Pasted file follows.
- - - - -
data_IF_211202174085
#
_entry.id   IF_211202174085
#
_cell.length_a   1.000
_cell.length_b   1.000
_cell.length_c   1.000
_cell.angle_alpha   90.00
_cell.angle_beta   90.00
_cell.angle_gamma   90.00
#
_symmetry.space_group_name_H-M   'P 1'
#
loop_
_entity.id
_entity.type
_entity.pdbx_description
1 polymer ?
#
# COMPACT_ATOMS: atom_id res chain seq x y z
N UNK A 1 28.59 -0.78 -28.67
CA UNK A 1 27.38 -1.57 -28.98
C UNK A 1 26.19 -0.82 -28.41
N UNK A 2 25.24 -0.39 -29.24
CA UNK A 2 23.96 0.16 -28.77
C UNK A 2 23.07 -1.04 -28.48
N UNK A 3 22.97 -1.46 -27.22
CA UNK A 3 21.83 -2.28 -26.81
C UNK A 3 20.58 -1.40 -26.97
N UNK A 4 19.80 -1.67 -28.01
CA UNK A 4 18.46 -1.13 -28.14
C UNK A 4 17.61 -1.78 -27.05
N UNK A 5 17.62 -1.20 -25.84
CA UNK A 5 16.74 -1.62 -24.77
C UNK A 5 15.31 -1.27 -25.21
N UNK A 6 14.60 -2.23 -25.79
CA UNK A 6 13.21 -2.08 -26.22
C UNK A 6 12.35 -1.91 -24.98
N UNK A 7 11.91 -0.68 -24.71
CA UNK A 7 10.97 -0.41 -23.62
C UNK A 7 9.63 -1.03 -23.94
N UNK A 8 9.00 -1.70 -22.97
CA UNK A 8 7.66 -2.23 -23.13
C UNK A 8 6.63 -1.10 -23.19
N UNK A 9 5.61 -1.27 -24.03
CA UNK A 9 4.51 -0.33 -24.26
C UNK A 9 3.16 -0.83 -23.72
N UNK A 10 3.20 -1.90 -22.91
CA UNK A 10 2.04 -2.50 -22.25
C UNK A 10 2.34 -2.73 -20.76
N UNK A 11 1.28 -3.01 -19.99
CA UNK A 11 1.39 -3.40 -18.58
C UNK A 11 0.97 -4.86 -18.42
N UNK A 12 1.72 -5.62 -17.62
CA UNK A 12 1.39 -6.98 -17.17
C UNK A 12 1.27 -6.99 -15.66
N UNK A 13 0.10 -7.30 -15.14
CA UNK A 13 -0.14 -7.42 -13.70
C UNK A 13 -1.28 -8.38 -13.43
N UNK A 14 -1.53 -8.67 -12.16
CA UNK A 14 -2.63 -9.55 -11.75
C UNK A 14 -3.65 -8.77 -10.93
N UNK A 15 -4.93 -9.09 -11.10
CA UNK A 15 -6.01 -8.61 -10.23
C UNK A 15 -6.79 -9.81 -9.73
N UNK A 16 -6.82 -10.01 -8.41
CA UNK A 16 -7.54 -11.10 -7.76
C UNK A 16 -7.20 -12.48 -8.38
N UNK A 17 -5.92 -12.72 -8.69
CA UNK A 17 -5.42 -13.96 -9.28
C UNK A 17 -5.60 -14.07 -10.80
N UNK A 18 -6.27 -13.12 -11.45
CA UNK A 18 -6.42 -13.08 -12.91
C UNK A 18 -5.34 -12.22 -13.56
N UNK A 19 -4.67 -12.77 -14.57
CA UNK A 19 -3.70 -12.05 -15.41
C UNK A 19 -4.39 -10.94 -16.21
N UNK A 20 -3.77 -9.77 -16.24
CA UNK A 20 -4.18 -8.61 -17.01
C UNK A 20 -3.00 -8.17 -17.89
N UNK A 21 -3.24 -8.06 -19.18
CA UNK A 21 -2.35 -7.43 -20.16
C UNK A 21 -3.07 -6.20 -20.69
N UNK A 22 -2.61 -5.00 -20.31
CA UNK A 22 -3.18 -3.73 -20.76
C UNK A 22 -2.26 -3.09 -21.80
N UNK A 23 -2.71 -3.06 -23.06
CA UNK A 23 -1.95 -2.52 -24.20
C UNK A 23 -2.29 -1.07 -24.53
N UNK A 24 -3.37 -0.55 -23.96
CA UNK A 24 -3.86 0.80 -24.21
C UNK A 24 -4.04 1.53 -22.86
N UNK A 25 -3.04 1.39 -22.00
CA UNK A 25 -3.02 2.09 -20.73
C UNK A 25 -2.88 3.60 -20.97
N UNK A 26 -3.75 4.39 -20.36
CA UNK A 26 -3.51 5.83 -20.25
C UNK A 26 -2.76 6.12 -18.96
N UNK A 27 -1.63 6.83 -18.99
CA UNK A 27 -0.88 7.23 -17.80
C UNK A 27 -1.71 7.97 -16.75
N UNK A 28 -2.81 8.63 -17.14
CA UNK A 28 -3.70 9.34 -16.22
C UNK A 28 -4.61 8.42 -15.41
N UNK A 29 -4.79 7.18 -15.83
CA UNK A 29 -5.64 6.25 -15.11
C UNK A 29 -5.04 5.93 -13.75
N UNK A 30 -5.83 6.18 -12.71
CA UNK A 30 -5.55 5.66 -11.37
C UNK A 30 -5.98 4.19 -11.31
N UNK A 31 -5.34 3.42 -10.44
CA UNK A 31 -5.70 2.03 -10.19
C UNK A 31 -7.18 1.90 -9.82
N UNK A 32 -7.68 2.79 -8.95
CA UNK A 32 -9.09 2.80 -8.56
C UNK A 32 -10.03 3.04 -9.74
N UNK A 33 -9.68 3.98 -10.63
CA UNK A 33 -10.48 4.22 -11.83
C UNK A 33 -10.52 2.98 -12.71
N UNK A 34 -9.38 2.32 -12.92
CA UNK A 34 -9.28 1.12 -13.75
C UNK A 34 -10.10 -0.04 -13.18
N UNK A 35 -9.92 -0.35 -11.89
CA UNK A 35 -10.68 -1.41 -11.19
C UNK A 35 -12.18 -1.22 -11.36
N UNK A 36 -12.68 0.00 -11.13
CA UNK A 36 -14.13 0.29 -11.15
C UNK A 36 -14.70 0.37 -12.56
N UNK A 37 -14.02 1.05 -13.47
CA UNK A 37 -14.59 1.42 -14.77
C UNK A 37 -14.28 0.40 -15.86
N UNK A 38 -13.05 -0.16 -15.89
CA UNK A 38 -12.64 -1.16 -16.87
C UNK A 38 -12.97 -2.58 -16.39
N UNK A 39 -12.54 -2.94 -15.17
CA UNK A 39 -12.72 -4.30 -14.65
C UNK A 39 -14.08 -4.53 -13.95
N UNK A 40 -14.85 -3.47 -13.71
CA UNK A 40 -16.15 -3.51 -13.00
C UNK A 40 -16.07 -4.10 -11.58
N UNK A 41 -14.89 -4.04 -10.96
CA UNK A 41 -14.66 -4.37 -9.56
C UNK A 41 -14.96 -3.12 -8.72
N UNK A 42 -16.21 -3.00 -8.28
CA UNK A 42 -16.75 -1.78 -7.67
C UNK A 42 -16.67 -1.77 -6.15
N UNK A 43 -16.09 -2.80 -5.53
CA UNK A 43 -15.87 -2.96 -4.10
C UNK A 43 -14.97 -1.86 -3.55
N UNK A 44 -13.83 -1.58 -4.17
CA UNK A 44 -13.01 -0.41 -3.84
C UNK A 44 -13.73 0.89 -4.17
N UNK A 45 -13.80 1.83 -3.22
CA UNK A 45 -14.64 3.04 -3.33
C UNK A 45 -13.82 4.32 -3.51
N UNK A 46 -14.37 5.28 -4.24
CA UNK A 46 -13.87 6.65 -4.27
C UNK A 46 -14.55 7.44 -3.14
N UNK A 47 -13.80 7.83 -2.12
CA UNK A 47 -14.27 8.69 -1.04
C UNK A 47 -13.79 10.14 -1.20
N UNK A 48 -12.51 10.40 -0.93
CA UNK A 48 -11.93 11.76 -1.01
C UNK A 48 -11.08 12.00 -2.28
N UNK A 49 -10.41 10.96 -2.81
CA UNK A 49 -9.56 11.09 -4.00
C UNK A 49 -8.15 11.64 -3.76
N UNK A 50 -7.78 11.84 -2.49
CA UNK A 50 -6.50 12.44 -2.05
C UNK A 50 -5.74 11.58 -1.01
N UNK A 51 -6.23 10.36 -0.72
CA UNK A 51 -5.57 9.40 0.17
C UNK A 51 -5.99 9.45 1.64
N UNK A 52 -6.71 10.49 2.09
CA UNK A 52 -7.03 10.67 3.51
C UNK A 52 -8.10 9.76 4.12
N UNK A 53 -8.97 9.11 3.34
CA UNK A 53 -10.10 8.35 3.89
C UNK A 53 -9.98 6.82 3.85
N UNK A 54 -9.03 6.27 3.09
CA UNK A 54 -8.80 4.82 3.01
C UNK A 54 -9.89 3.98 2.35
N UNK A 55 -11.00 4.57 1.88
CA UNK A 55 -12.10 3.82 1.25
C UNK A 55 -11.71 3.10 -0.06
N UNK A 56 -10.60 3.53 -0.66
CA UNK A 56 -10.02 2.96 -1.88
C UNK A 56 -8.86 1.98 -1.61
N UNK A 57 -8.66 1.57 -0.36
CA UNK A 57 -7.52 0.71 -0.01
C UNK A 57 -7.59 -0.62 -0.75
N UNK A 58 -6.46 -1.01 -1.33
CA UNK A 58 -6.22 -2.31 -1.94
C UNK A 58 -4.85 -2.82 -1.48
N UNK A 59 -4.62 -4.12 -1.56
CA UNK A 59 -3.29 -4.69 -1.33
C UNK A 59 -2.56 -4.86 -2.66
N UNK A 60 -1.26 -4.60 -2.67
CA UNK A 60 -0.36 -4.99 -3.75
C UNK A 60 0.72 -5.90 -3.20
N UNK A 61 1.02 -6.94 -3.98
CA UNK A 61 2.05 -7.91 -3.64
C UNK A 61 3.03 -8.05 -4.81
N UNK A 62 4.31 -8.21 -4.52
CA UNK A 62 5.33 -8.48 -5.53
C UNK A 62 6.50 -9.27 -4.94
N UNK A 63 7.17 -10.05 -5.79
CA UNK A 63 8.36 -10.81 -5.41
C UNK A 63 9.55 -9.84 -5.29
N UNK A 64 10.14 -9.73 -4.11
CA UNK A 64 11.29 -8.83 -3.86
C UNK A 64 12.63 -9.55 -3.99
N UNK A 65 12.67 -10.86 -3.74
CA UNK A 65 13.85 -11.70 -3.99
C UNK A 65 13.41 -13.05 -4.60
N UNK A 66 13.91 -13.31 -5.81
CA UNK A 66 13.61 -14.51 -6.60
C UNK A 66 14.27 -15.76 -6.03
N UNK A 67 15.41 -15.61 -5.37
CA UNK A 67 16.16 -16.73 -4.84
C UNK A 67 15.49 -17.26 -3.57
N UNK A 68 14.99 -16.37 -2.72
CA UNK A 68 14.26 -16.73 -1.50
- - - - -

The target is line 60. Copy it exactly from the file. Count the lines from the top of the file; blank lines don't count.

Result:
N UNK A 14 -1.53 -8.67 -12.16